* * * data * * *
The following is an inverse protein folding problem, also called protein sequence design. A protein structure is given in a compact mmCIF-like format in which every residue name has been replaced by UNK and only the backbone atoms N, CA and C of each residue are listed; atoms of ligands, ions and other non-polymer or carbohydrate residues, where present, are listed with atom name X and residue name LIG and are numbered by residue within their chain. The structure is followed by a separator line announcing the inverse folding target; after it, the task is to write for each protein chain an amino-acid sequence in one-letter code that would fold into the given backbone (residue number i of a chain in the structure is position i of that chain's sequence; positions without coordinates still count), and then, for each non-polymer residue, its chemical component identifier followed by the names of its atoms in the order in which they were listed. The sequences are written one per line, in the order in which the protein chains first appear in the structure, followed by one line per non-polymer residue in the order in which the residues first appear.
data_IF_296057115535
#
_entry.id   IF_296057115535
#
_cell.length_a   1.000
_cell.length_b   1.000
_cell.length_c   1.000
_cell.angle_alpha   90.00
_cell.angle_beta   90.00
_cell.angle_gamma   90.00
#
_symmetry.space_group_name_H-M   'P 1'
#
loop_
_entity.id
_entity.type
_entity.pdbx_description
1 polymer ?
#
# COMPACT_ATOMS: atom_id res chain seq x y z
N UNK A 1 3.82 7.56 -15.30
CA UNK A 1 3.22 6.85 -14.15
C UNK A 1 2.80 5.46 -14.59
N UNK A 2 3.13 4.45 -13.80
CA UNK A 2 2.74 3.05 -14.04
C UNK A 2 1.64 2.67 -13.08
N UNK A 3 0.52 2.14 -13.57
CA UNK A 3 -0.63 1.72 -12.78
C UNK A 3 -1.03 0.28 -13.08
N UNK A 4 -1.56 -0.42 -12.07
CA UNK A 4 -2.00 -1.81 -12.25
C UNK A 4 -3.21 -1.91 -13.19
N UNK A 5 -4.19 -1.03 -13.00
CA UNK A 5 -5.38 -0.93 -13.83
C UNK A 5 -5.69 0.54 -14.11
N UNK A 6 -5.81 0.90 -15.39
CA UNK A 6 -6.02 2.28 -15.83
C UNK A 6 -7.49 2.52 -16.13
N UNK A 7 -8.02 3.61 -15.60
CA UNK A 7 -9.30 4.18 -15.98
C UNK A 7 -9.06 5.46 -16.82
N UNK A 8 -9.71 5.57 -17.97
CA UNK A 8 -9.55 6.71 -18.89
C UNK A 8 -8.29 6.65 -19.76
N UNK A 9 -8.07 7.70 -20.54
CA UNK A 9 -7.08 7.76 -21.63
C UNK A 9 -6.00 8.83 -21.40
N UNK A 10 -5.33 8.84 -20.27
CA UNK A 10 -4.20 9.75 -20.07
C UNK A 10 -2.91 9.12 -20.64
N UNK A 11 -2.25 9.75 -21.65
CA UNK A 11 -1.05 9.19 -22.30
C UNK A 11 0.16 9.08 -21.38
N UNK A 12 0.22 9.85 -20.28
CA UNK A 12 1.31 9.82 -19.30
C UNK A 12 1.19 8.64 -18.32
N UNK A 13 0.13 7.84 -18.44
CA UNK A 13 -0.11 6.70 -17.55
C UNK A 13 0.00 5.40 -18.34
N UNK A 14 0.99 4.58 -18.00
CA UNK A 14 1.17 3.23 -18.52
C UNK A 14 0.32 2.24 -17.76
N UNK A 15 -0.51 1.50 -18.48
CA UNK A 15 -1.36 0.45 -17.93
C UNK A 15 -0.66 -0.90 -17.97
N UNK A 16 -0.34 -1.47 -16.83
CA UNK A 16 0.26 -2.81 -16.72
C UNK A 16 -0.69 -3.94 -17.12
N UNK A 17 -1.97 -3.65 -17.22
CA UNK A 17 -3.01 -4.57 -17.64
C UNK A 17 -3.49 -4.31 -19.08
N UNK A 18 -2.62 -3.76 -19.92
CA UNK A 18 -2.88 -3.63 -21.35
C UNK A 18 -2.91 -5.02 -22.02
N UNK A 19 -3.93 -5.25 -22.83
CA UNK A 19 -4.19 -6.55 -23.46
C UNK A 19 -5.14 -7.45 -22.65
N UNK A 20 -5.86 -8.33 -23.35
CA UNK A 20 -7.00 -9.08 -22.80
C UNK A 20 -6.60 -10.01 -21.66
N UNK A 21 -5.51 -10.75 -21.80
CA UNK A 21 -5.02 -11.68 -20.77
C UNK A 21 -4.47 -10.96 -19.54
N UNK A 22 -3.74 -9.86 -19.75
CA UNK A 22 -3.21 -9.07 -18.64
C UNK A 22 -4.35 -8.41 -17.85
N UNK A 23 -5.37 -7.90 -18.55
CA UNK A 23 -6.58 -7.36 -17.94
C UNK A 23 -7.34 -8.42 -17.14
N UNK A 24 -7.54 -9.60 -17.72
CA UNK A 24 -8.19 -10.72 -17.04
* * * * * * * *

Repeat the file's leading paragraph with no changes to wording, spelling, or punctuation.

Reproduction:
The following is an inverse protein folding problem, also called protein sequence design. A protein structure is given in a compact mmCIF-like format in which every residue name has been replaced by UNK and only the backbone atoms N, CA and C of each residue are listed; atoms of ligands, ions and other non-polymer or carbohydrate residues, where present, are listed with atom name X and residue name LIG and are numbered by residue within their chain. The structure is followed by a separator line announcing the inverse folding target; after it, the task is to write for each protein chain an amino-acid sequence in one-letter code that would fold into the given backbone (residue number i of a chain in the structure is position i of that chain's sequence; positions without coordinates still count), and then, for each non-polymer residue, its chemical component identifier followed by the names of its atoms in the order in which they were listed. The sequences are written one per line, in the order in which the protein chains first appear in the structure, followed by one line per non-polymer residue in the order in which the residues first appear.